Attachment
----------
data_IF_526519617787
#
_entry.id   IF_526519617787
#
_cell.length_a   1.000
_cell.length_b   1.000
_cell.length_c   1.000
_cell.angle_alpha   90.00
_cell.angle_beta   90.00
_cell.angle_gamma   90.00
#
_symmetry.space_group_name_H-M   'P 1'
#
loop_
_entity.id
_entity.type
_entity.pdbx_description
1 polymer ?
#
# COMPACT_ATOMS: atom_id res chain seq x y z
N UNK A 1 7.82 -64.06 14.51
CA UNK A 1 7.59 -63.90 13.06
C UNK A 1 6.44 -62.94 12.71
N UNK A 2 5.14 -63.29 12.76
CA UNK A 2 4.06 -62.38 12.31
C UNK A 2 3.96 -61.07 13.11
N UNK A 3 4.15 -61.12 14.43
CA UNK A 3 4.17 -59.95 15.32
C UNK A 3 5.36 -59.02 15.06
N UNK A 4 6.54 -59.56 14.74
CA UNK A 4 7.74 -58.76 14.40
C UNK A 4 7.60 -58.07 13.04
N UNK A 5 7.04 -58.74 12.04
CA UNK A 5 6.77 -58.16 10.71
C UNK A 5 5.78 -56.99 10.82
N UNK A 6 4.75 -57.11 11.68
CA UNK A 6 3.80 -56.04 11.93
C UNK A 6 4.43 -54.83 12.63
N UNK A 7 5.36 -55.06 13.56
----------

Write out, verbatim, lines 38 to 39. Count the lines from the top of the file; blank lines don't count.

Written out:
C UNK A 6 4.43 -54.83 12.63
N UNK A 7 5.36 -55.06 13.56